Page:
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The power of a positive self-image



Today is the start of Anti-Bullying Week, something which we feel strongly about here at NeonDaisy, especially as both I and my daughter have experienced bullying first-hand.


The sad truth is, autistic children, especially autistic girls, are much more at risk of being bullied than other children. Difficulties in understanding social norms, or seeming a bit different from others, can make them stand out and appear an easy target. Bullying can be subtle, including the withdrawal of friendship or kindness as a way of manipulating others, as well as overt name-calling, or other, more noticeable ways of intimidation.


So what can we do?


The key to helping our girls cope with whatever life throws at them, including if they are subjected to bullying, is to help them to accept and feel positive about who they are, just as they are. So much of the time our girls get the message that they have to change to be accepted, either by suppressing their stims or making eye contact and copying the body language of others. This tells them that there is something wrong with the way they naturally communicate or behave, because it is not the same as the neurotypical population around them.


But the reason behind NeonDaisy’s very existence is to help autistic girls to feel part of a group and to know that they are not failed neurotypicals, they are neurodivergent, and so their brains work in a totally different and unique way. As the adults in their life, we can all help them with this in several ways:


1. Giving our girls the opportunity to make connections and form friendships with other neurodivergent girls. In meeting others who have similar needs and similar communication styles, there is less need to try to ‘fit in’ and more chance of making genuine friendships. There may also be more crossover of the things they are interested in, and fewer demands on them to conform to others’ expectations of what a friendship may look like. There are many opportunities to meet up, and events advertised via the NeonDaisy Facebook group, including monthly sessions at Incredible Kids which are just for girls.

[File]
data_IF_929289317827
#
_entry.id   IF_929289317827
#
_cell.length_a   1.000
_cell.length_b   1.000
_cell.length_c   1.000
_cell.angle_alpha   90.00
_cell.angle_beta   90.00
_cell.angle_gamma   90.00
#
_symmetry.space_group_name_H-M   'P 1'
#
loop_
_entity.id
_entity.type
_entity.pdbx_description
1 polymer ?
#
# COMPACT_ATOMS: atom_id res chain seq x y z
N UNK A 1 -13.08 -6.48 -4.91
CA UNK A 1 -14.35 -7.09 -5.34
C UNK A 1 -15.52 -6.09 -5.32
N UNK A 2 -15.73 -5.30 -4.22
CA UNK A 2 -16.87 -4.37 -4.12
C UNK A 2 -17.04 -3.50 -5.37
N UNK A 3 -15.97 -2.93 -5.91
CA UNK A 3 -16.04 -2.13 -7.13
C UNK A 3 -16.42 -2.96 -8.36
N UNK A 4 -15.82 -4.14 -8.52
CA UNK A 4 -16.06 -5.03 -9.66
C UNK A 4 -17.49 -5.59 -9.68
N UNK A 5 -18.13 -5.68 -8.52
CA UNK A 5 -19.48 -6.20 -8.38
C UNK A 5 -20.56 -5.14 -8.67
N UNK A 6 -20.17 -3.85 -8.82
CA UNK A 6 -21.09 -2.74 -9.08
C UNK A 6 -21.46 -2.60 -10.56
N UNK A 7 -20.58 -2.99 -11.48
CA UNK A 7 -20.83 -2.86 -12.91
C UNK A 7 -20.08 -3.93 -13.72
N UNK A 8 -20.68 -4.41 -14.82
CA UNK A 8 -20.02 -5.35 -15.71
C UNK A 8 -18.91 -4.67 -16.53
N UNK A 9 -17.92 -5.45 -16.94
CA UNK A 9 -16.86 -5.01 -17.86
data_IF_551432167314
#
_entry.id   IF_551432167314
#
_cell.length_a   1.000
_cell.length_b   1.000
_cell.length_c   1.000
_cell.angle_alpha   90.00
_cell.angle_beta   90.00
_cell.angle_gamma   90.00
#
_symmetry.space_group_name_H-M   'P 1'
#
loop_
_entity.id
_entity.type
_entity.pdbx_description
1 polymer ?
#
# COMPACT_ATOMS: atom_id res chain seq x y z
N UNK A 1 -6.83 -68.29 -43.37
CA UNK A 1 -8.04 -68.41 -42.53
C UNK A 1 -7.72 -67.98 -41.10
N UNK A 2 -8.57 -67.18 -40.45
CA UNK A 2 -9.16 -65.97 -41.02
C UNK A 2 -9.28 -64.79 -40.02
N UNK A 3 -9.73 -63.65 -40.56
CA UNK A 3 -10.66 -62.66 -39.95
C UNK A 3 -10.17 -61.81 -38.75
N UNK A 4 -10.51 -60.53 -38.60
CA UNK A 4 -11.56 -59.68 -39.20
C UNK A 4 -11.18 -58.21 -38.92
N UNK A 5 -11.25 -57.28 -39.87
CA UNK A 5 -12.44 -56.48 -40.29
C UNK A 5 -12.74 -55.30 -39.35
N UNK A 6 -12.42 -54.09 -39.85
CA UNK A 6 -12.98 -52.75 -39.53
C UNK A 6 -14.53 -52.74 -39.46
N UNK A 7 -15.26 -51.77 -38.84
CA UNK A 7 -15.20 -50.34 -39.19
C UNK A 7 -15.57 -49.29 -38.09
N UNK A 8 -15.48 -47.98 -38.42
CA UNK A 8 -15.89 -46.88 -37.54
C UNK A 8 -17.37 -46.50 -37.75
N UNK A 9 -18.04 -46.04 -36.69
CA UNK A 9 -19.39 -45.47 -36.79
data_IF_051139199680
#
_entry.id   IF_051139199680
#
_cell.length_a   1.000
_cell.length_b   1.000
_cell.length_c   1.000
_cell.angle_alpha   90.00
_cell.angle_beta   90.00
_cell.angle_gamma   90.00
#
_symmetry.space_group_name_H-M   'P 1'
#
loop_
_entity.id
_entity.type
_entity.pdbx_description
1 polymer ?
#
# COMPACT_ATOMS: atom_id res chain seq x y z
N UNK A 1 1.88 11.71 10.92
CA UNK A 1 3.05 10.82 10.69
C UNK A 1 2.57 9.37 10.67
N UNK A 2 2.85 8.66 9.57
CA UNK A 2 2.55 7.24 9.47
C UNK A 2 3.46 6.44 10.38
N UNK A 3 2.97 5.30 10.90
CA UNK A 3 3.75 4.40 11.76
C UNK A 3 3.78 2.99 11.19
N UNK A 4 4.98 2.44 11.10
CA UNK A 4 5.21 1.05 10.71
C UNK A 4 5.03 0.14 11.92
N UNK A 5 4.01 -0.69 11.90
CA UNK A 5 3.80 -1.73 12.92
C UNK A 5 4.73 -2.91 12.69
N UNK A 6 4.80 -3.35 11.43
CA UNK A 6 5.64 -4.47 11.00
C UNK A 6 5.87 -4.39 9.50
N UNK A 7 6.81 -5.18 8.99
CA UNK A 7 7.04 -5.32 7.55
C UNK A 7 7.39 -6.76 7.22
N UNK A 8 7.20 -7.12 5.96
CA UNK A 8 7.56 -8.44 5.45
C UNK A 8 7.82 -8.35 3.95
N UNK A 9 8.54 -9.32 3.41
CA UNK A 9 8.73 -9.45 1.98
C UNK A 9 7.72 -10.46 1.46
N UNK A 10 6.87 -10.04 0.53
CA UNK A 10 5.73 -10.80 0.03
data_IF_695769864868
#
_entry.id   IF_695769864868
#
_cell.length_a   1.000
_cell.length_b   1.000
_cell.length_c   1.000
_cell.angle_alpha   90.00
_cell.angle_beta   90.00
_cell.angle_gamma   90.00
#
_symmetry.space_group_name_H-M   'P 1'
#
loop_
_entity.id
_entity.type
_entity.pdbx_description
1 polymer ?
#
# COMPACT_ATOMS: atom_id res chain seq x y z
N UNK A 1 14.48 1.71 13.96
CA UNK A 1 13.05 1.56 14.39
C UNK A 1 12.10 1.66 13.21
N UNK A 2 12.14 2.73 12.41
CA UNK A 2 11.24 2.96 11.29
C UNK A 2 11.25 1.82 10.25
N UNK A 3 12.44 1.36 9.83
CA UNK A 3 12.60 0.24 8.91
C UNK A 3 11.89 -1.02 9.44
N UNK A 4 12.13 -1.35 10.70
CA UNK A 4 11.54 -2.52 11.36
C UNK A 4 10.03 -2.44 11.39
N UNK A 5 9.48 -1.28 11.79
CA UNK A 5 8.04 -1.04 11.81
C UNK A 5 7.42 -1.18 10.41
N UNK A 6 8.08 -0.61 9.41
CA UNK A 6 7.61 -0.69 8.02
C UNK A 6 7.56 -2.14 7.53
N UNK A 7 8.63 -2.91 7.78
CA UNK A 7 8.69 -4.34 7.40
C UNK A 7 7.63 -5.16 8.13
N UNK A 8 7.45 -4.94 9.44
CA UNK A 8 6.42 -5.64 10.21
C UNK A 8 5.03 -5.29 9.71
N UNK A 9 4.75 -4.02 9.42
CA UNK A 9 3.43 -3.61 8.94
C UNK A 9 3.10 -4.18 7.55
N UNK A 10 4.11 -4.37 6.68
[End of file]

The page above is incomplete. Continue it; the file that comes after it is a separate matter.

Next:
2. Creating a positive conversation around neurodiversity, and giving our girls the vocabulary to describe themselves in a positive and non-judgemental way. We can help them to stop comparing themselves to others and focus on their strengths and interests. As parents and carers, our attitudes and views hold an enormous amount of weight in the way that our children think of themselves. If we are positive about neurodiversity and give our girls the most affirming ways to think of themselves, then this will have a huge benefit as they grow older. Reading websites and listening to content by autistic adults will also help as it models how to navigate adult life as an autistic person. I wrote a blog post a while back about my favourites – you can read it here.


3. Understanding our girls’ sensory needs. By this, I mean, understanding when she feels overwhelmed by noise, bright lights, physical sensations such as itchy clothes labels, and helping her to reduce the effects of these rather than trying to tell her it’s not that loud/bright/itchy. We can also help by noticing when she has a need for sensory input – e.g. when she needs to spin, move or wiggle, or when she craves a sensation or deep pressure from a weighted blanket. All of these are perfectly normal and need to be talked about as normal and positive, and to be accommodated to help her to feel ok.


4. Connecting with other families through the NeonDaisy Facebook Community. Our group provides a platform for parents and carers to arrange meet-ups, ask questions and provide peer support to one another. This then has a beneficial effect on the entire family, as well as giving the girls a chance to find others like them.


5. Telling our girls' schools about the LEANS Project, which aims to create a positive dialogue in schools around the topic of neurodiversity.


When our autistic girls feel positive about themselves, they are less likely to be targeted by bullies. And even if they are, they are more likely to be able to cope and not to take it all to heart, because they know that they are not defective neurotypicals, they are wonderful neurodivergents. There is a post that was on Facebook a while back, which described this perfectly, called Sparrows and Penguins. (Please excuse the swear word!)


Developing this positive mindset around neurodiversity can be difficult, particularly if we have been surrounded by messages of doom and gloom, or been trying to get help for our girls through deficit-focused systems such as diagnostic assessments, EHCP or DLA applications. However, accepting that our girls have strengths and positives due to their neurodivergence will help them in the longer term. Passing on these positive messages to them will boost their self-esteem and help them to be confident and self-assured. And let’s face it, that’s what we all really want for our girls as they grow up.


You can find out more about Anti-Bullying Week by going to the Anti-Bullying Alliance website.


Laura Webb is a director of NeonDaisy

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